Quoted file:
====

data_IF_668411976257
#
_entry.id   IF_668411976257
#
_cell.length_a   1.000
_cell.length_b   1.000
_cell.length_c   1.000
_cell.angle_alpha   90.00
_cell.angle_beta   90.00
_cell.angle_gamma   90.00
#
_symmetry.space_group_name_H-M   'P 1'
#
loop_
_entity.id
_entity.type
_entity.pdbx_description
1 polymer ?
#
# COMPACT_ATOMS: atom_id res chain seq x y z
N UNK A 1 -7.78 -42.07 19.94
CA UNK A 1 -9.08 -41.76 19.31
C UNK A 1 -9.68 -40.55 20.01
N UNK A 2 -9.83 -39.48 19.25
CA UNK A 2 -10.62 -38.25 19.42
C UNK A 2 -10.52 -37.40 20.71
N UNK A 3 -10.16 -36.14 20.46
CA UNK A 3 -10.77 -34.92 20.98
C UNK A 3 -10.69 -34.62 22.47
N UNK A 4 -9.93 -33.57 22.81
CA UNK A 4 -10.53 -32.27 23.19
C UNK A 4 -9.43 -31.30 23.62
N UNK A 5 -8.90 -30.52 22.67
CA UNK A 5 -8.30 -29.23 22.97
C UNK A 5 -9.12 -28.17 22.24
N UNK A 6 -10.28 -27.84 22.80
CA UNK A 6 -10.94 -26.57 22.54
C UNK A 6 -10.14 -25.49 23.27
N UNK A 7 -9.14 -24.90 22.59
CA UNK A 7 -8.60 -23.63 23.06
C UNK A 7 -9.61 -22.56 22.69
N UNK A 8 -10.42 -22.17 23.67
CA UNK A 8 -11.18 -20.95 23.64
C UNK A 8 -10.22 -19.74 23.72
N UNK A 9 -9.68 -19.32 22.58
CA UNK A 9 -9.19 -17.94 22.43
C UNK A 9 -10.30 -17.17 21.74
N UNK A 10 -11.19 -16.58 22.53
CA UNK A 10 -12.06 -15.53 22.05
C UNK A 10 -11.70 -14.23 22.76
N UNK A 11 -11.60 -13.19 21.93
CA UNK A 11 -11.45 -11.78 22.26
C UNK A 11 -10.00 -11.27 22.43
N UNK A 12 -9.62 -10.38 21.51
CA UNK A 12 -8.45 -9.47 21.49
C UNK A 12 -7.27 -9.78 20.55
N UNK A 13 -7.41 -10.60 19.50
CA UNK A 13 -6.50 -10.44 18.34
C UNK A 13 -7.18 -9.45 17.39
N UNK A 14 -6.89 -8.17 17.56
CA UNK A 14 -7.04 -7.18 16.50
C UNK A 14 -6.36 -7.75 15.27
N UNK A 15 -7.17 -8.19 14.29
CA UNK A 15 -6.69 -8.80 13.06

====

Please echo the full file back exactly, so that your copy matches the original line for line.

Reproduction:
data_IF_668411976257
#
_entry.id   IF_668411976257
#
_cell.length_a   1.000
_cell.length_b   1.000
_cell.length_c   1.000
_cell.angle_alpha   90.00
_cell.angle_beta   90.00
_cell.angle_gamma   90.00
#
_symmetry.space_group_name_H-M   'P 1'
#
loop_
_entity.id
_entity.type
_entity.pdbx_description
1 polymer ?
#
# COMPACT_ATOMS: atom_id res chain seq x y z
N UNK A 1 -7.78 -42.07 19.94
CA UNK A 1 -9.08 -41.76 19.31
C UNK A 1 -9.68 -40.55 20.01
N UNK A 2 -9.83 -39.48 19.25
CA UNK A 2 -10.62 -38.25 19.42
C UNK A 2 -10.52 -37.40 20.71
N UNK A 3 -10.16 -36.14 20.46
CA UNK A 3 -10.77 -34.92 20.98
C UNK A 3 -10.69 -34.62 22.47
N UNK A 4 -9.93 -33.57 22.81
CA UNK A 4 -10.53 -32.27 23.19
C UNK A 4 -9.43 -31.30 23.62
N UNK A 5 -8.90 -30.52 22.67
CA UNK A 5 -8.30 -29.23 22.97
C UNK A 5 -9.12 -28.17 22.24
N UNK A 6 -10.28 -27.84 22.80
CA UNK A 6 -10.94 -26.57 22.54
C UNK A 6 -10.14 -25.49 23.27
N UNK A 7 -9.14 -24.90 22.59
CA UNK A 7 -8.60 -23.63 23.06
C UNK A 7 -9.61 -22.56 22.69
N UNK A 8 -10.42 -22.17 23.67
CA UNK A 8 -11.18 -20.95 23.64
C UNK A 8 -10.22 -19.74 23.72
N UNK A 9 -9.68 -19.32 22.58
CA UNK A 9 -9.19 -17.94 22.43
C UNK A 9 -10.30 -17.17 21.74
N UNK A 10 -11.19 -16.58 22.53
CA UNK A 10 -12.06 -15.53 22.05
C UNK A 10 -11.70 -14.23 22.76
N UNK A 11 -11.60 -13.19 21.93
CA UNK A 11 -11.45 -11.78 22.26
C UNK A 11 -10.00 -11.27 22.43
N UNK A 12 -9.62 -10.38 21.51
CA UNK A 12 -8.45 -9.47 21.49
C UNK A 12 -7.27 -9.78 20.55
N UNK A 13 -7.41 -10.60 19.50
CA UNK A 13 -6.50 -10.44 18.34
C UNK A 13 -7.18 -9.45 17.39
N UNK A 14 -6.89 -8.17 17.56
CA UNK A 14 -7.04 -7.18 16.50
C UNK A 14 -6.36 -7.75 15.27
N UNK A 15 -7.17 -8.19 14.29
CA UNK A 15 -6.69 -8.80 13.06